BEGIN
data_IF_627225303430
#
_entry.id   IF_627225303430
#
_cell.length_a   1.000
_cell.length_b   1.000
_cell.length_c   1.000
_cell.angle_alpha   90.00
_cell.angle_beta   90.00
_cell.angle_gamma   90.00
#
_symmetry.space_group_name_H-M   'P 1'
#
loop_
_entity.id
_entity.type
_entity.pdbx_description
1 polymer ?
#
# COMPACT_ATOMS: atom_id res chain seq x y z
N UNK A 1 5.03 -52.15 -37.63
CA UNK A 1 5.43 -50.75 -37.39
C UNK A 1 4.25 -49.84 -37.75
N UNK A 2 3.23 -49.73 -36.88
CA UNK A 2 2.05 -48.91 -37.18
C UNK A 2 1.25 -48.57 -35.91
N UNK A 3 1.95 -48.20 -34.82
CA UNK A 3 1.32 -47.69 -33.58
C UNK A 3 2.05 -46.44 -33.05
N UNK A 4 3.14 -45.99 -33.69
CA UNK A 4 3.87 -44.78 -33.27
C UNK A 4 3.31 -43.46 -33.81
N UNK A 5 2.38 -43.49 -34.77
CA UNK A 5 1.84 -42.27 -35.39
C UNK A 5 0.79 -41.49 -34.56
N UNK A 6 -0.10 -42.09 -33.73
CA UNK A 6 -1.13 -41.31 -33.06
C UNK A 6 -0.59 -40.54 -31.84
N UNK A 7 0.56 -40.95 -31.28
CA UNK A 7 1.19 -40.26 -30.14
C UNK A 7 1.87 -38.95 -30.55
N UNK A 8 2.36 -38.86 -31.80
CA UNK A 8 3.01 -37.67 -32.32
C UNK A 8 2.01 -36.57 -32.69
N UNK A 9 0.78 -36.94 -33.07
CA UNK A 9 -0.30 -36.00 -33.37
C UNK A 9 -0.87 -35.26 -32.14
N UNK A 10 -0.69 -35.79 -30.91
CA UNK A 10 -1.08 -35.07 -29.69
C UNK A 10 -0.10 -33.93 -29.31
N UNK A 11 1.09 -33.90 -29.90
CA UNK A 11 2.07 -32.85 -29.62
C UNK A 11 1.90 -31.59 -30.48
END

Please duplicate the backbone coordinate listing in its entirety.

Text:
data_IF_627225303430
#
_entry.id   IF_627225303430
#
_cell.length_a   1.000
_cell.length_b   1.000
_cell.length_c   1.000
_cell.angle_alpha   90.00
_cell.angle_beta   90.00
_cell.angle_gamma   90.00
#
_symmetry.space_group_name_H-M   'P 1'
#
loop_
_entity.id
_entity.type
_entity.pdbx_description
1 polymer ?
#
# COMPACT_ATOMS: atom_id res chain seq x y z
N UNK A 1 5.03 -52.15 -37.63
CA UNK A 1 5.43 -50.75 -37.39
C UNK A 1 4.25 -49.84 -37.75
N UNK A 2 3.23 -49.73 -36.88
CA UNK A 2 2.05 -48.91 -37.18
C UNK A 2 1.25 -48.57 -35.91
N UNK A 3 1.95 -48.20 -34.82
CA UNK A 3 1.32 -47.69 -33.58
C UNK A 3 2.05 -46.44 -33.05
N UNK A 4 3.14 -45.99 -33.69
CA UNK A 4 3.87 -44.78 -33.27
C UNK A 4 3.31 -43.46 -33.81
N UNK A 5 2.38 -43.49 -34.77
CA UNK A 5 1.84 -42.27 -35.39
C UNK A 5 0.79 -41.49 -34.56
N UNK A 6 -0.10 -42.09 -33.73
CA UNK A 6 -1.13 -41.31 -33.06
C UNK A 6 -0.59 -40.54 -31.84
N UNK A 7 0.56 -40.95 -31.28
CA UNK A 7 1.19 -40.26 -30.14
C UNK A 7 1.87 -38.95 -30.55
N UNK A 8 2.36 -38.86 -31.80
CA UNK A 8 3.01 -37.67 -32.32
C UNK A 8 2.01 -36.57 -32.69
N UNK A 9 0.78 -36.94 -33.07
CA UNK A 9 -0.30 -36.00 -33.37
C UNK A 9 -0.87 -35.26 -32.14
N UNK A 10 -0.69 -35.79 -30.91
CA UNK A 10 -1.08 -35.07 -29.69
C UNK A 10 -0.10 -33.93 -29.31
N UNK A 11 1.09 -33.90 -29.90
CA UNK A 11 2.07 -32.85 -29.62
C UNK A 11 1.90 -31.59 -30.48